In 1897 and 1898 the Philadelphia Inquirer published a series of bicycle routes. Each route had a map and a narrative describing the trip. Most also had a route coupon, providing information on road conditions and hotels or restaurants along the way. Most of the routes fanned out from Philadelphia to the surrounding area, about a third went into New Jersey. One series of connected routes went to New York City, another to Pittsburgh.
The maps were hand drawn. The narratives are detailed with information on road conditions, businesses, historical, and cultural sites along the way, and running commentary on what the rider saw as he traveled along the route. As he frequently gives the date of his ride the route provides a snapshot of that particular day.
The digitzation process begins with the newspaper on microfilm. Working from a printed copy of the microfilmed route, one person typed the routes into a word document and another proofread. The routes are saved as a pdf document and pdf scans are made of the newspaper page, the map, and the route coupon. These documents are then loaded into the Rutgers University Libraries RUCore system.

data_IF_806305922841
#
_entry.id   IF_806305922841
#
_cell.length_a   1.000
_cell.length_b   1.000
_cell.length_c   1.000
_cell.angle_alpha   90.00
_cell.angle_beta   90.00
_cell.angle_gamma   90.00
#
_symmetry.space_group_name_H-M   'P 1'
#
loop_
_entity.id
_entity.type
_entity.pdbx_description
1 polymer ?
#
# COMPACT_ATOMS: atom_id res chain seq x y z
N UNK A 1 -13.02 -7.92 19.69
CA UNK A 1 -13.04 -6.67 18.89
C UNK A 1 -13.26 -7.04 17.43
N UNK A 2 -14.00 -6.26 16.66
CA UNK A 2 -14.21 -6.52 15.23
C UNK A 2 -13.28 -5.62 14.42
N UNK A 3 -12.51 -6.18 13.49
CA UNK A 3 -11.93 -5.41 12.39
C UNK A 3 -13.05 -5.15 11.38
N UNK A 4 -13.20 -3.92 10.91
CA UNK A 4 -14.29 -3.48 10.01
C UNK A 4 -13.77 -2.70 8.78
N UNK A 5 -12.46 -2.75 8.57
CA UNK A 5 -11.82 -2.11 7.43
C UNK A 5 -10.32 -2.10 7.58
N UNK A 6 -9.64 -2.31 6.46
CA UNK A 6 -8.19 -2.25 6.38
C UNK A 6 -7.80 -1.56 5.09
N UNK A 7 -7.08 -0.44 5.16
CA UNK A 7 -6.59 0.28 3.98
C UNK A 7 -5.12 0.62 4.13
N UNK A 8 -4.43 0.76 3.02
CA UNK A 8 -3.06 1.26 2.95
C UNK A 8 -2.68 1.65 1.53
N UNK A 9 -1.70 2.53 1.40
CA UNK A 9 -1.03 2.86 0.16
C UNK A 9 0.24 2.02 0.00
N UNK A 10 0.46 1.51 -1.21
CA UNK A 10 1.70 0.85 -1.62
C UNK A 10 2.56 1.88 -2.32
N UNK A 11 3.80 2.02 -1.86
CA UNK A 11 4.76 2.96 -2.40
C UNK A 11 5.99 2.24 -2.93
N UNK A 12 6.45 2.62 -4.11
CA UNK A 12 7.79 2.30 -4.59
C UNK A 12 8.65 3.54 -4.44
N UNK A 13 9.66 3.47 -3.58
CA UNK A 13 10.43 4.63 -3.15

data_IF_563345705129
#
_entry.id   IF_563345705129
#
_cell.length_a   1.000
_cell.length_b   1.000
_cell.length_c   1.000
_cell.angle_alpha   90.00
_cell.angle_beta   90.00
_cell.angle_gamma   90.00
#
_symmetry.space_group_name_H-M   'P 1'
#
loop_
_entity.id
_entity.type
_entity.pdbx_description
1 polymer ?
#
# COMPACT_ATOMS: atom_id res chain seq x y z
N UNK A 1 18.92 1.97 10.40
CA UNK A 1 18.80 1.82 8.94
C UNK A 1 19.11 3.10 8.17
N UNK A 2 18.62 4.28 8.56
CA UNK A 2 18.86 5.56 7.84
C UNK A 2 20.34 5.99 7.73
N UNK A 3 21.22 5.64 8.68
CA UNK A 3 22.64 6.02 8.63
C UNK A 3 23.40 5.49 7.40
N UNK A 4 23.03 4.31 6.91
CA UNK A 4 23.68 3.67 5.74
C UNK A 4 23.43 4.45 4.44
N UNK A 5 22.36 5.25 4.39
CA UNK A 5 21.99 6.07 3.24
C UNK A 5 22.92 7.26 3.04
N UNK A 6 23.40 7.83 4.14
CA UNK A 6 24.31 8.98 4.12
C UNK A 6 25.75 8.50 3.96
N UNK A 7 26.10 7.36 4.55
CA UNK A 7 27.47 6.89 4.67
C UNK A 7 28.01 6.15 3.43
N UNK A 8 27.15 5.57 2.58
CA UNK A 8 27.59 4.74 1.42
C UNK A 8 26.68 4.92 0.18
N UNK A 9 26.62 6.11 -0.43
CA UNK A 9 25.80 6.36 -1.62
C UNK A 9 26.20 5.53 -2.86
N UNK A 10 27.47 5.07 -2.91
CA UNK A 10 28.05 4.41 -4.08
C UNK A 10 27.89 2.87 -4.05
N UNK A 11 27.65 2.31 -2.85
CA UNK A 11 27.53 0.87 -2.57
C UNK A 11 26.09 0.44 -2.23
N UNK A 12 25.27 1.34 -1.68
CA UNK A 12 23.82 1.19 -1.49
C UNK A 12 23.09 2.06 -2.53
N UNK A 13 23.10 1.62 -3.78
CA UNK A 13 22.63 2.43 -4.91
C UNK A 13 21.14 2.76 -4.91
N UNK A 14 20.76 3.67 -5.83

The routes are all signed A.E. An earlier route published in the Inquirer, before the Trips Awheel series started, but arranged in the same way, is signed A. Estoclet. The Estoclet family was very active in Philadelphia cycling. Alphonse Estoclet (1847-1929), the most likely writer of the bike route series, worked at the Philadelphia Inquirer. He was born in France but emigrated to the United Kingdom and then to the United States. Among his many talents was translating and he was one of the original translators of some of Jules Verne's books. Two of his sons, Joseph and Alphonse David, were ardent cyclists as well.
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